Bedarra is ideal for nature watching as the diversity in the wet tropical rainforest is great.
Ulysses butterfly, Giant Birdwing butterfly, northern rainforest skink (On Hudson Island), Bush Turkey, Wompoo Fruit Dove, Sun bird, tree frogs, Geckos, forest dragons, tree monitors, pythons and Echidna are just some of the animals that may be encountered.

Sea turtles and dugongs can be observed around our islands and just recently, Migaloo the white humped back whale was spotted on his annual migration north (late June) from the lookout on Bedarra.

The island has few mammals - The largest is the echidna and there is the fawn footed melomys a small native rodent, named after EJ Banfield who first described it. This native, fruit eating marsupial rat is called "Uromys banfieldi". 

Several species of bats and flying foxes are seen and heard at night.Unique to our area is the Little Bent Wing Bat "Miniopterus Australis". The tiny bat gets its name from its elongated finger bone that makes up its wing. They are usually colonial in their roost behaviour nesting in caves, crevices and sometimes roof ceilings of our open plan houses on the island.

Visitors to Bedarra develop an instant interest in the bird life they suddenly find around them, because of the many unusual varieties, colours and calls of these feathered inhabitants.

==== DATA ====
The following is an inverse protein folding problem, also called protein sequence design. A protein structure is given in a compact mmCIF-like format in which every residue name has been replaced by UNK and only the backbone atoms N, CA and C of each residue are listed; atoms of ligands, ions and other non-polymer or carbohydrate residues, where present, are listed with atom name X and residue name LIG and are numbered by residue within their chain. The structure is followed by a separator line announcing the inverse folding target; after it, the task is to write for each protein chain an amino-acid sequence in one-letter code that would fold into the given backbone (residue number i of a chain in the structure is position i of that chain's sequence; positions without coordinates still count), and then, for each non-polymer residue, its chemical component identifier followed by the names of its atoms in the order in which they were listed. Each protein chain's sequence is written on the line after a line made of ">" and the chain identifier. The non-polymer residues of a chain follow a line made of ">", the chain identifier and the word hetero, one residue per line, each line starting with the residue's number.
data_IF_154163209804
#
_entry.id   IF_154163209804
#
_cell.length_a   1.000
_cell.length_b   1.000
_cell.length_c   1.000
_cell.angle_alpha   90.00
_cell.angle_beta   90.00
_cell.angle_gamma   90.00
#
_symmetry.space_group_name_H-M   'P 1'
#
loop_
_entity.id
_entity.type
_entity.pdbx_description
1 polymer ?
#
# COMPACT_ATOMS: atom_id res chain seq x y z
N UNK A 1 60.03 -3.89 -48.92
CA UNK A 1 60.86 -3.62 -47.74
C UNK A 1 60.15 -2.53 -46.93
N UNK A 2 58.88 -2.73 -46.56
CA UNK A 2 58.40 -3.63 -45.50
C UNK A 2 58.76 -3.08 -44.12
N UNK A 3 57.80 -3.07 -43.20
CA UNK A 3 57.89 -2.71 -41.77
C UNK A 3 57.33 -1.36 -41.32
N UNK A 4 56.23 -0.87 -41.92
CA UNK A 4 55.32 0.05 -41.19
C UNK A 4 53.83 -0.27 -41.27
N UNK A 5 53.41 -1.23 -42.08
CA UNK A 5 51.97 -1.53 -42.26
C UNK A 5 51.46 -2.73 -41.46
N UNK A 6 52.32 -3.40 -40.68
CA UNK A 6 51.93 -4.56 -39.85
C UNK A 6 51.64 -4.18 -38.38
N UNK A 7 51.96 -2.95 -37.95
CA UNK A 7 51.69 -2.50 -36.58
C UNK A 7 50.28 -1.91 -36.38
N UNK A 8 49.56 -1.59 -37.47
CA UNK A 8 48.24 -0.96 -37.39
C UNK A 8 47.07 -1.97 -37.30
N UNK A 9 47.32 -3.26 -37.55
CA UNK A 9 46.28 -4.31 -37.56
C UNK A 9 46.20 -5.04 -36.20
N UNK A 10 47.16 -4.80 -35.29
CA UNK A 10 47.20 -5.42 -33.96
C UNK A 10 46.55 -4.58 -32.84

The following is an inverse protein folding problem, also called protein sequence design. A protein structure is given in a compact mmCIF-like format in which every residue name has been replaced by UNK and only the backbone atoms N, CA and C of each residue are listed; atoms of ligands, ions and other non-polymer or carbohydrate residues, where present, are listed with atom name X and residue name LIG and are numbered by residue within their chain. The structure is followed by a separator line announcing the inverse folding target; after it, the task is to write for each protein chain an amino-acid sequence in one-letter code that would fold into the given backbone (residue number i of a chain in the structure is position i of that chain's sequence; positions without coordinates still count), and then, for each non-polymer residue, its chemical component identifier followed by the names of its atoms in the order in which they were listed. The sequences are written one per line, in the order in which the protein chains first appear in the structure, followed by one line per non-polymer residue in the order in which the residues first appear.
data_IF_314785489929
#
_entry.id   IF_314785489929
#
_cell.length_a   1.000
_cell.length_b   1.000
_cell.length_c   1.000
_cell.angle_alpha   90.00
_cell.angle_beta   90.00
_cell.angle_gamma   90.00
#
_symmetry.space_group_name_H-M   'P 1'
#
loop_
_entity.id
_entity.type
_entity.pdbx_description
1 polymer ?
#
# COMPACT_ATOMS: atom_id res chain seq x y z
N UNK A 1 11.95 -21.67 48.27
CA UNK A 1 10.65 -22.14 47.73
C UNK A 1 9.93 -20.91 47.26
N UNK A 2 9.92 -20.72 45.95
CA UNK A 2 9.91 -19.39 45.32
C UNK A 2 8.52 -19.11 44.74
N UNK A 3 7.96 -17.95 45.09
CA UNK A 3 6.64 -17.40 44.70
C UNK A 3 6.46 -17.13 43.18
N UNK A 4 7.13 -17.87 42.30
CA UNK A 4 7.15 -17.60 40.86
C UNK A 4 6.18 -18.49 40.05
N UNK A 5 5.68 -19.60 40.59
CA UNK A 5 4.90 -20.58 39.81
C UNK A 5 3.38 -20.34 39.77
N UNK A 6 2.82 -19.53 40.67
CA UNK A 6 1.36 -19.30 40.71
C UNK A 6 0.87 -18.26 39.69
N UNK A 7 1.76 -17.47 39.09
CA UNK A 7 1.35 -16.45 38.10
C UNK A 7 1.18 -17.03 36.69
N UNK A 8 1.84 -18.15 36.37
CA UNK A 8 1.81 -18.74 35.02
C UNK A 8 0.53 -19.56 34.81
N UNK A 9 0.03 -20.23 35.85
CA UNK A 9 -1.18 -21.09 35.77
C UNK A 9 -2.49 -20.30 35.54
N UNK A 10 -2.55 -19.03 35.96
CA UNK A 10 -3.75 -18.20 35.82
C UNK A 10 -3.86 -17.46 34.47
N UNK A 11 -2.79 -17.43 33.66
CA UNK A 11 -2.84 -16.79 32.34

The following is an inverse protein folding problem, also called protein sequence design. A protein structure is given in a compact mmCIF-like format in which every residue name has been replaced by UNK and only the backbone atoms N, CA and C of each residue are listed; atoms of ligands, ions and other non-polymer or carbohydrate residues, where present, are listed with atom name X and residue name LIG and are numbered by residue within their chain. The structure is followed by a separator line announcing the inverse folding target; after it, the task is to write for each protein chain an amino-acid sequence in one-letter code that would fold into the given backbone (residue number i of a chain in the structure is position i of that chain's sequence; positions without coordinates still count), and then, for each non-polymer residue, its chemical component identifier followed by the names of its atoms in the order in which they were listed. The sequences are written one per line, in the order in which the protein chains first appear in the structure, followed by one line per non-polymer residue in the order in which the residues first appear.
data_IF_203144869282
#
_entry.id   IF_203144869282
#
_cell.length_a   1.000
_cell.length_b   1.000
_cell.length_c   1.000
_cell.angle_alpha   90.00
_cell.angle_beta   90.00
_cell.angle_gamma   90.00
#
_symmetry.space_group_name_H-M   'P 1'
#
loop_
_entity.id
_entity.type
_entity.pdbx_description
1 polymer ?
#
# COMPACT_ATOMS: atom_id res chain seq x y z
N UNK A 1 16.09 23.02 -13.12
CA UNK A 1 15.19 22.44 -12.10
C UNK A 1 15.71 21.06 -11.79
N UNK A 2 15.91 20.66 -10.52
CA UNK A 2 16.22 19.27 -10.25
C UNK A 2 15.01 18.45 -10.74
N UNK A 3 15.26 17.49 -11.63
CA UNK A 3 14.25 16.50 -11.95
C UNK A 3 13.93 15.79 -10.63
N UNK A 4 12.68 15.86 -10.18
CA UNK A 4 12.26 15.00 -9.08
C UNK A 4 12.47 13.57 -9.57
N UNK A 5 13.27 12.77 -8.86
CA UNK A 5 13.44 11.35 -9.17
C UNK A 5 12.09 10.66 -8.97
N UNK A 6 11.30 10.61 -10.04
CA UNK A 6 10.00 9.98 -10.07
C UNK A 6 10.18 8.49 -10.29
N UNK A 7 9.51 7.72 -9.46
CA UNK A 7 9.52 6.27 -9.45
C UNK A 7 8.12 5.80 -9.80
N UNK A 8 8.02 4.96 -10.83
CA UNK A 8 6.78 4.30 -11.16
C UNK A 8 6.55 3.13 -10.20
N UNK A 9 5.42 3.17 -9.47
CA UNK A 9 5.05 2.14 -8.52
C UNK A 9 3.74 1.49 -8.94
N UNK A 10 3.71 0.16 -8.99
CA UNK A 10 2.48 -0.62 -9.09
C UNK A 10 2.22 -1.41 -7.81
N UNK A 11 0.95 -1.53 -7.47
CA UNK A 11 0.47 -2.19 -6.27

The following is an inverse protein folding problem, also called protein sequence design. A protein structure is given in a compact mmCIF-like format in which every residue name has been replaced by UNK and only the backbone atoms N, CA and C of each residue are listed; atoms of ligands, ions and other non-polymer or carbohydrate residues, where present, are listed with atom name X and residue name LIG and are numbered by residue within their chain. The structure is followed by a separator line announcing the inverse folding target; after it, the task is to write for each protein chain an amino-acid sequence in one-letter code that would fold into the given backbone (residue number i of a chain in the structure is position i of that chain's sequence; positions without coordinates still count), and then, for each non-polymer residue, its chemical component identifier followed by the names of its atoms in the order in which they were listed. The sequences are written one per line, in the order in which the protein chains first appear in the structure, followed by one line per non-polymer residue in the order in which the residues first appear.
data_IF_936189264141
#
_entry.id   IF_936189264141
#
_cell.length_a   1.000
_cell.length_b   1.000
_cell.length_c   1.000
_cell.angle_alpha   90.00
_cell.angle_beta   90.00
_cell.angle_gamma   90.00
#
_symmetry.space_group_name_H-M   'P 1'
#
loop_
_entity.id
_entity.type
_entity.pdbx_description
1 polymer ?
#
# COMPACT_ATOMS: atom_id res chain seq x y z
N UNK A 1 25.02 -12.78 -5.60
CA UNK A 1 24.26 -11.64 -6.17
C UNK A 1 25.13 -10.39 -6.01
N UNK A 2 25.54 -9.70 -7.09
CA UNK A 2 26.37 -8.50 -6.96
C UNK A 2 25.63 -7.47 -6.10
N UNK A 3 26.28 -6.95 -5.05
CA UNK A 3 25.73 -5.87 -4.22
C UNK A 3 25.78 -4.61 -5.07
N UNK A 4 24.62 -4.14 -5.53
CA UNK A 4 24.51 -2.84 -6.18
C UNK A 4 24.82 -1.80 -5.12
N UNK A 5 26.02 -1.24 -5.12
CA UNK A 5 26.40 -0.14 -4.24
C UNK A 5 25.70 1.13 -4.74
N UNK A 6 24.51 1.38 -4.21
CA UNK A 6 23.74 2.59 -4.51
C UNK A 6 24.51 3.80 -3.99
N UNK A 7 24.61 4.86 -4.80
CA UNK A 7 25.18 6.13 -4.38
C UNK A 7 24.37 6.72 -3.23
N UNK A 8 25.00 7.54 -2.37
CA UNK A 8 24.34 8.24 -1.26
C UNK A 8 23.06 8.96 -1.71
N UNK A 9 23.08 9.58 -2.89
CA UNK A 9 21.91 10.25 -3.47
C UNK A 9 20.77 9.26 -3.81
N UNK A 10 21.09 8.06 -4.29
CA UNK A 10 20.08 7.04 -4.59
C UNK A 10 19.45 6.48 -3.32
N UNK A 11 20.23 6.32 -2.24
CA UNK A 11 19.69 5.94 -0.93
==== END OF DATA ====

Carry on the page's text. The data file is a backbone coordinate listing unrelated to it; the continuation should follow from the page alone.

The most easily seen in the rainforests are the large mound builders - orange footed scrubfowl and black Australian brush turkeys.

During the months of June and July you will see many butterflies flitting gaily through the rainforest, including the spectacular Ulysses with its vibrant blue colour.

Yellow-Bellied Sunbird

Nectarinia Jugularis

Sunbirds are tiny jewels of the Old World Tropics. They are small songbirds which feed largely on nectar, although they will also take insects, especially when feeding young. We have only one sunbird in Australia and wherever you find them, they will brighten up your day.

Found on rainforest edges, mangroves and gardens. Often the birds build nests around human habitation, such as the outside of porches.

The Sunbird builds a pendulous nest at the end of a branch or vine, often with the entrance facing inwards. Sometimes a nest is attached to a piece of string or cord, hanging from a veranda. The nests are usually low to the ground.


By day, geckos hide in sheltered dark retreats. Some thrive in human dwellings, where there are lights to attract insects, picture frames and furniture to hide behind and flat wall surfaces to patrol, to the extent some have become familiar members of our households. I think our common species here is called the “Asian House Gecko”

They are nocturnal lizards with fingers and toes that are flattened to form pads which enable them to move easily over smooth vertical surfaces, and upside down across ceilings. They are chameleons with fragile tails that can be easily broken and replaced. They are unusual because they have a voice in the form of a squeak or bark.